- More care is not always better (in terms of patient outcomes, health, and quality of life), with one example being the over treatment of prostate cancer (causing impotence and incontinence in many men)
- Activity is not the same as value to the patient
- We pay for pieces of care, so we get disjointed pieces of care
The film uses an example of a relatively young woman (under 40) who developed heart problems… she had 27 catheterizations and seven stents placed, costing $1.5 million over time. But nobody was actively managing her diabetes, a chronic condition that was contributing to ongoing heart problems. The “fee for service” payment model pays 100x more for doing the stent ($1500) compared to a “healthy care” visit ($15).
They point out, later in the movie, that heart bypass is a “workaround” and the problem comes back if the patient’s lifestyle doesn’t change (diet and exercise).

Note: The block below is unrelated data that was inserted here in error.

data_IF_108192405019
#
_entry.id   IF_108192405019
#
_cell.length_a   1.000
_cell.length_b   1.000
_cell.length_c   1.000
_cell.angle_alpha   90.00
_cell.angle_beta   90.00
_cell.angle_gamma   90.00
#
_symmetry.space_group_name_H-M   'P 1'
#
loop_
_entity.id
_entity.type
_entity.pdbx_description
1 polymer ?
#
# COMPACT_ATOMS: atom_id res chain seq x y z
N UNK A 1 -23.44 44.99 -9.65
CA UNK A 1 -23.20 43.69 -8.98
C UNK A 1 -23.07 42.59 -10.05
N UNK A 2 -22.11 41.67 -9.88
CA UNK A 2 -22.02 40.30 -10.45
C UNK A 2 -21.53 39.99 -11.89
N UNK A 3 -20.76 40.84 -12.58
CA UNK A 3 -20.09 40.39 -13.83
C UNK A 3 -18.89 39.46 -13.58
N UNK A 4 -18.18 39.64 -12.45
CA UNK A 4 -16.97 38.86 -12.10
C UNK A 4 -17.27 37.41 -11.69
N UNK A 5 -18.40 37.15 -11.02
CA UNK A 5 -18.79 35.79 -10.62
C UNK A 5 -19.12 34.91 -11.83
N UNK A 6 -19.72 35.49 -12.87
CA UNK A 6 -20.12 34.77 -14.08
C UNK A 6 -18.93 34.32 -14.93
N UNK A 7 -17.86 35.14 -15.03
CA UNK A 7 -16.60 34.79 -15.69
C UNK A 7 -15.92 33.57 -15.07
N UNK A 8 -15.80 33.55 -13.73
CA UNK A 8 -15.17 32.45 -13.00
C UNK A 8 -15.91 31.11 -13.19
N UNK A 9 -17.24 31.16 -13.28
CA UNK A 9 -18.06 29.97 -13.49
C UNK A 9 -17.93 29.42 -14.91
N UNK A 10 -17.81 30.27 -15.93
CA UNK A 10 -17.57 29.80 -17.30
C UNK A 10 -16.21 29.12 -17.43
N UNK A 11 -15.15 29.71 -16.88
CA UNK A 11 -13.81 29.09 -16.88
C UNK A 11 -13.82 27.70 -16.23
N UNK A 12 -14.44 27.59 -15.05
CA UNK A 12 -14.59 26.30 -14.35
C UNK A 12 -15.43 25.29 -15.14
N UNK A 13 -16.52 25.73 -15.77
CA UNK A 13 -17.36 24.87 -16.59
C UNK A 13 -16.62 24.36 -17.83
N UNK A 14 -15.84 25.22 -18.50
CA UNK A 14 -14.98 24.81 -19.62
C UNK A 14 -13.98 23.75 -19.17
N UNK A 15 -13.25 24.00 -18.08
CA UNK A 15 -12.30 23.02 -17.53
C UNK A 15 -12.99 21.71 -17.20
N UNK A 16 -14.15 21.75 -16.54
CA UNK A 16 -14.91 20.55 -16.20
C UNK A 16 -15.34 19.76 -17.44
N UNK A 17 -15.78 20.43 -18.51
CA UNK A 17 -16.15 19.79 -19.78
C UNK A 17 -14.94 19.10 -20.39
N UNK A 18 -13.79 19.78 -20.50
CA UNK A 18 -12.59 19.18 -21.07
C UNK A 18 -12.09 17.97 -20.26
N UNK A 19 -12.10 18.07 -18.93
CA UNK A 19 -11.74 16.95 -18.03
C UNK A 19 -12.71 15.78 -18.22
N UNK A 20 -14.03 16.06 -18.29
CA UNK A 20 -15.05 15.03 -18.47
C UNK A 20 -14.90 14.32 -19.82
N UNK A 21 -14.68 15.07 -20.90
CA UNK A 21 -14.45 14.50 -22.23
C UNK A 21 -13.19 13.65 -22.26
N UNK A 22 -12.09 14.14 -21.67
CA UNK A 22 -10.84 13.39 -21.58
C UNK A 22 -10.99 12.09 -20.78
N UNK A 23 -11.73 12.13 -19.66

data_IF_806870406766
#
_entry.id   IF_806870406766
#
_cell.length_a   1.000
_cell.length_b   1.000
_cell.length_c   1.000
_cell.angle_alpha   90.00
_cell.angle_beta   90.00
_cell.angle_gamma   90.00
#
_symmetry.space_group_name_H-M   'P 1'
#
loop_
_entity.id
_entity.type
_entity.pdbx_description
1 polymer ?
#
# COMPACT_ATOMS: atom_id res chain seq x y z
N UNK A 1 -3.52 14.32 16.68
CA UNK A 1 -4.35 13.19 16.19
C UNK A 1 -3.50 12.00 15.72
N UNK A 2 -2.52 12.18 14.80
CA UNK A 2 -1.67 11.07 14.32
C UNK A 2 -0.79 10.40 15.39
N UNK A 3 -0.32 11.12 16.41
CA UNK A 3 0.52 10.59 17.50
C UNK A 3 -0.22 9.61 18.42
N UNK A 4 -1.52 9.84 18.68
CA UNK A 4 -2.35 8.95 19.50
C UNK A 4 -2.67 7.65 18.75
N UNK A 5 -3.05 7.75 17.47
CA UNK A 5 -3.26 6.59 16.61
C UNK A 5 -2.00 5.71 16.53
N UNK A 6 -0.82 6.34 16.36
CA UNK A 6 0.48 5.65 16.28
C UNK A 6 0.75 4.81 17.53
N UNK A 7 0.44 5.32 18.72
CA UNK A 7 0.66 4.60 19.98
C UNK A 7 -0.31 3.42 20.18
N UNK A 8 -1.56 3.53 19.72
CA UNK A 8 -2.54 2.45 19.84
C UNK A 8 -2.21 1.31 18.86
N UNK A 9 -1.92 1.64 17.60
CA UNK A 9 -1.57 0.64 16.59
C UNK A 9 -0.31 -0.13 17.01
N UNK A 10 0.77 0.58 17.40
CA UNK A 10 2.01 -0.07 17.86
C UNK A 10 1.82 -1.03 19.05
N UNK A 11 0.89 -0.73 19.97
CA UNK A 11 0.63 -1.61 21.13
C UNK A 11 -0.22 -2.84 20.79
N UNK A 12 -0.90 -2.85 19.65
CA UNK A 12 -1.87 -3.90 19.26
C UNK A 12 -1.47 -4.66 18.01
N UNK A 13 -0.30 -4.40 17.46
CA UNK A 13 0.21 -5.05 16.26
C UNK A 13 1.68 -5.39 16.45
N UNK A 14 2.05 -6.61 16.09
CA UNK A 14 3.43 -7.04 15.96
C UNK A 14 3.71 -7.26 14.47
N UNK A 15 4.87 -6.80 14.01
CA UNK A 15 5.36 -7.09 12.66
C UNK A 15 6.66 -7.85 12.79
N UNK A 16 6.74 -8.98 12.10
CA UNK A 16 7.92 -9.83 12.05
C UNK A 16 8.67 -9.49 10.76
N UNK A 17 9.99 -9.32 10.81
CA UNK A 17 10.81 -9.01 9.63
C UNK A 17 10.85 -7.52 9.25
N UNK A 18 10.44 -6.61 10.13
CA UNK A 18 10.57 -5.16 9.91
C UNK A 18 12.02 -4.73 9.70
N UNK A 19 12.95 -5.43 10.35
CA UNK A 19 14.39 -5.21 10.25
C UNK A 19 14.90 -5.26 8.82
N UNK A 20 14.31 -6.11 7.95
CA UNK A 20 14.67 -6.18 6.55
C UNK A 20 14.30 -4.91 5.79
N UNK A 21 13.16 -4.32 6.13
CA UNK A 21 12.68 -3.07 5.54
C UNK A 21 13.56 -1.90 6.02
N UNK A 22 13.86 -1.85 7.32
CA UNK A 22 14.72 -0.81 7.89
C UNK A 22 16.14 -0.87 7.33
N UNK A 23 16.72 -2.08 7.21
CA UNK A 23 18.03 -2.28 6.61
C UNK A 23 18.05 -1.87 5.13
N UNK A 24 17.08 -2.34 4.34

The film points out that, by 2020, one fifth of U.S. healthcare spending will be due to conditions caused by obesity (a problem that’s getting significantly worse).
Who are the many villains in this film? They include:
- Public Relations firms
- “Big Pharma” (the film points out the U.S. and New Zealand are the only two countries that allow TV ads for drugs)
- Food companies
- Dept of Agriculture subsidies on food
- Military medicine, war, pain pills
- Medicare and Medicaid price slashing
There’s lots of blame to go around, I guess. Who is responsible for the system? Who is acting in bad faith to profit from the system?
Dr. Steven Nissen, from Cleveland Clinic, is quoted a lot in the movie. He says, “When HC became a business we lost our moral compass.” A former insurance industry spokesman says, “you almost forget you’re providing health insurance… it’s all about profits.” How is this that people lose track of their organization’s mission or compass? This is the same problem that befell GM when the finance people running the company thought the primary purpose of the company was to make money (rather than the purpose being the design and production of great cars… therefore leading to money).